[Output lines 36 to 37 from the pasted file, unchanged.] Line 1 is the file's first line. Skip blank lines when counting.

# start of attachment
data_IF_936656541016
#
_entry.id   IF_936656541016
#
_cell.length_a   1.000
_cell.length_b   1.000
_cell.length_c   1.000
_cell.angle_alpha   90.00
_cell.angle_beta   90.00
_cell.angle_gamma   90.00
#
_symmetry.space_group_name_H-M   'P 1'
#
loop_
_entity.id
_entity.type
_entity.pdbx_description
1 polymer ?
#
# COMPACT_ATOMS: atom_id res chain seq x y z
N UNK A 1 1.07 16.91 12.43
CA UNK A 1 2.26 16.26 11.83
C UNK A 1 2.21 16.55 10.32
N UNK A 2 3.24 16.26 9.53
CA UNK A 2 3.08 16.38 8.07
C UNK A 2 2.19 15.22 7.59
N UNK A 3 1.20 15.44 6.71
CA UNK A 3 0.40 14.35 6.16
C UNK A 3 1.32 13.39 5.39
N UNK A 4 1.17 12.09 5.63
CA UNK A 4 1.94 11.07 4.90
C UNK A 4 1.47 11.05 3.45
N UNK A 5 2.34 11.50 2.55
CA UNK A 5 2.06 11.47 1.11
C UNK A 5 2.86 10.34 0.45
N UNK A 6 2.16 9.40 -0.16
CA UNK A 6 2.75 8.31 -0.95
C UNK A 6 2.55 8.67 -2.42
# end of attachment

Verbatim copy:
N UNK A 6 2.16 9.40 -0.16
CA UNK A 6 2.75 8.31 -0.95